A mighty blow was dealt to the Angels last year when Kendry Morales rounded third during his walk-off homer. He approached home plate to his exuberant teammates, jumped in the air to join the celebration and when he landed, his leg shattered. It was ironic, and it was brutal. Joy had turned into a nightmare and the first baseman's season was over after 51 games.
The season Kendry Morales had in 2009 was unexpected. It seemed he came out of nowhere to hit 34 homers to go with 43 doubles and two triples. He drove in over a hundred runs, scored 94 and batted .306 with a .569 slugging percentage. He fielded his position well at first base and the Angels went to the post season again. It was so impressive a season, the Angels felt they could let Vladimir Guerrero depart as a free agent.
But how good a season was it? And would 2010 have been as good if he hadn't broken his leg? The views are mixed. As good as his 2009 season was, he was still the tenth best first baseman in the majors that year. His power and his slugging are what you expect from a first baseman. His fielding was a nice bonus, no question.
It seems unfair to compare 2010 with 2009 when he only played one third of the games in the latter season due to his horrible injury. But in those 51 games, he had regressed in several areas. First, his batting average was down to .290, a drop of sixteen points. The drop in part can be explained in his batting average for balls in play. At .329 in 2009, which is somewhat lucky, it was down to .296, or pretty much what you would expect in an average season. His slugging percentage was also down.
Not everything was lower though. His line drive percentage was noticeably higher. And his homer to fly ball ratio was higher significantly. The problem was that he hit a lot less fly balls and a lot more ground balls. His fielding was still very good.
But there is a flaw to the game of Kendry Morales. He doesn't walk enough. In 2009, his 7.4 percent walk rate was 23rd in the majors for first basemen that qualified for the batting title. Only Jorge Cantu and Daniel Murphy were lower. Before his injury in 2010, his walk rate was down to 5.7 percent. At the age of 28, it seems unlikely that this skill will improve as the years go on from here.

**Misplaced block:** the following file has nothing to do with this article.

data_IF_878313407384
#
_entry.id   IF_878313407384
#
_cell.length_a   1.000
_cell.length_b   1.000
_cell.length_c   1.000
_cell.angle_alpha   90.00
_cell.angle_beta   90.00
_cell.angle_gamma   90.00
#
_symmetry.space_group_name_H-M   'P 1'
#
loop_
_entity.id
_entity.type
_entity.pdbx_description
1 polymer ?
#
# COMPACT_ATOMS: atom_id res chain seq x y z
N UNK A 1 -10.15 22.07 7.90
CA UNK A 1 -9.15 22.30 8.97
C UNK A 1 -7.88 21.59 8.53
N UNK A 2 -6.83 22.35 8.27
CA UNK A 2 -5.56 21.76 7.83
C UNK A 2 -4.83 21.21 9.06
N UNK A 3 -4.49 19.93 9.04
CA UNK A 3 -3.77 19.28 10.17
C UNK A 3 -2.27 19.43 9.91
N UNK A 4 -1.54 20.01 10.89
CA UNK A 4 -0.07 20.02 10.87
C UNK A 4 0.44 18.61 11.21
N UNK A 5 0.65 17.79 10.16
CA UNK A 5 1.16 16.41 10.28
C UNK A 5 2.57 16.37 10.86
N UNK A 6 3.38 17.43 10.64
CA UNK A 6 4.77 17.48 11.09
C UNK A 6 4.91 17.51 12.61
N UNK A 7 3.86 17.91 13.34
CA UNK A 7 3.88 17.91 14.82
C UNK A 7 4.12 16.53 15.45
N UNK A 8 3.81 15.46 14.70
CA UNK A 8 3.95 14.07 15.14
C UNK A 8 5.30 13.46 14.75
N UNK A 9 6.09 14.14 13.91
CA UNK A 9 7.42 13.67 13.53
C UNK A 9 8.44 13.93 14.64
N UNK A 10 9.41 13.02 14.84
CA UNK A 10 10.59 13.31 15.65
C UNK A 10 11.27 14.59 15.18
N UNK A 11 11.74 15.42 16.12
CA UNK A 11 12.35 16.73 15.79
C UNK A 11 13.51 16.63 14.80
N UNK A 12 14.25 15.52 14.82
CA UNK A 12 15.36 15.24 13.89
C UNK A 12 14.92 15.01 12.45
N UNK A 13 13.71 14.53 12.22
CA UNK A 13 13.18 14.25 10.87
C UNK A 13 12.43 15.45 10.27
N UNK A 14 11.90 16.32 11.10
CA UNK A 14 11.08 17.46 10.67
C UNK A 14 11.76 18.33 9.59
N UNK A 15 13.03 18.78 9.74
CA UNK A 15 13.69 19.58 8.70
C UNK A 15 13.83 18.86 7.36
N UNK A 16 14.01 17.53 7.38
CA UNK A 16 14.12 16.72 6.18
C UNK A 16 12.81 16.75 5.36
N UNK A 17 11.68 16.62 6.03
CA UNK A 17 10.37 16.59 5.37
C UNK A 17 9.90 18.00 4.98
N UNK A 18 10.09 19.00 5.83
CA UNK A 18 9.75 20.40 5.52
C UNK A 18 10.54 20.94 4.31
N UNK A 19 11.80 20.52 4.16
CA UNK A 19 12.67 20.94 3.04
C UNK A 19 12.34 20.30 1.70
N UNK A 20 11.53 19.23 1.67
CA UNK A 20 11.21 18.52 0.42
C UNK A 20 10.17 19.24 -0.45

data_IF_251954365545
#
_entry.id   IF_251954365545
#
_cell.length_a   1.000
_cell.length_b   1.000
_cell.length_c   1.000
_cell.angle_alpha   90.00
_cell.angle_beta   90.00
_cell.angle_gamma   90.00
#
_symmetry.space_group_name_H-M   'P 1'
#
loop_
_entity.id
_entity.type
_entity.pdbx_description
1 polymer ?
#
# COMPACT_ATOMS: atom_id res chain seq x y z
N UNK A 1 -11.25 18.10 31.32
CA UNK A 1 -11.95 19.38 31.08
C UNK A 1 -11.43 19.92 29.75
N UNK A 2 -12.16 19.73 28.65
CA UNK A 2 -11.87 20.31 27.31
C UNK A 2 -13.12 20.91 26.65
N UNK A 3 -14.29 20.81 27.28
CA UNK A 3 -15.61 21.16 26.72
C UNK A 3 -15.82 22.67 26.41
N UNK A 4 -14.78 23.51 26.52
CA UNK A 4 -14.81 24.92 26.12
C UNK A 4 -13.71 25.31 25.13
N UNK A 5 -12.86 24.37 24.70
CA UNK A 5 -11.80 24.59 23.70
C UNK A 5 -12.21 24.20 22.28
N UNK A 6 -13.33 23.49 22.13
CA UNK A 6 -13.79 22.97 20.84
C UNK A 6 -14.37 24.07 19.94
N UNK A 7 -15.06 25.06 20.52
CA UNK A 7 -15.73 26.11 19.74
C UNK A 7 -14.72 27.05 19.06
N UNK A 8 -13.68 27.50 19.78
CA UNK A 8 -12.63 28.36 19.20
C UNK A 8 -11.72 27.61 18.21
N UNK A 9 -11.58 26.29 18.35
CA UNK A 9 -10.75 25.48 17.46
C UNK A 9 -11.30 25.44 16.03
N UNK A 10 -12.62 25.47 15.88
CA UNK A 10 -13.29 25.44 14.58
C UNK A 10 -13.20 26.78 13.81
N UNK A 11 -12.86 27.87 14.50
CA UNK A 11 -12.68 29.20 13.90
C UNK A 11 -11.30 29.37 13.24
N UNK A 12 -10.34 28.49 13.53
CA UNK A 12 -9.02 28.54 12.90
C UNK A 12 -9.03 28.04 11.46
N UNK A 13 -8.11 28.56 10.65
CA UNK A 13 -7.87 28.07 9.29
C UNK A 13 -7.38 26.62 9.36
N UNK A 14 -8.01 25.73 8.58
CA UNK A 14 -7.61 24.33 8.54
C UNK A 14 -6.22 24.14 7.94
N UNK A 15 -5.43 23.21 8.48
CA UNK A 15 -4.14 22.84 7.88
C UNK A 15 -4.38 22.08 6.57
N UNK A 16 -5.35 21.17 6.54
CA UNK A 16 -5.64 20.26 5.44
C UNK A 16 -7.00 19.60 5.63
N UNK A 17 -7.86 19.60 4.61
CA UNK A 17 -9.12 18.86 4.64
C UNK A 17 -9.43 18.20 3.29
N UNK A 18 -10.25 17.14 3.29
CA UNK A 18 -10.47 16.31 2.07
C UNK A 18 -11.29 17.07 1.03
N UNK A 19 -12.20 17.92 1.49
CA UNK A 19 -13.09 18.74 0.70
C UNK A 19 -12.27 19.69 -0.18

It's probable that if Kendry Morales had a full season in 2010, he may have been able to come close to his 2009 numbers. But even that would have only added three or four wins to the Angels' total. So you really can't lay the Angels finishing out of the money on his injury. And now Morales has to come back from this wicked injury and revive his career. There are long odds against him as an injury like that has derailed better players than him.
The reports from the Angels camp indicate that Morales is on schedule to start competing two weeks from now. If that report is close to being what happens, Morales can make it to Opening Day. It will be interesting where he starts the season. Will his leg be fit enough for first base? His value at DH would be even less for the Angels.
Morales is a nice force in the middle of the Angels line up. His power and ability to hit the ball on the screws have to give opposing teams pause. But his lack of patience at the plate derails some of that benefit and we will have to see if he can come back from a terrible injury. Projections are somewhat pessimistic. Bill James and MARCEL put him around .850 in OPS and Fans project him nearer to .870. Again, that's a nice number in the middle of the Angels' line up. But in terms of other first baseman around the league, those numbers do not put him among the elite first baseman in the majors.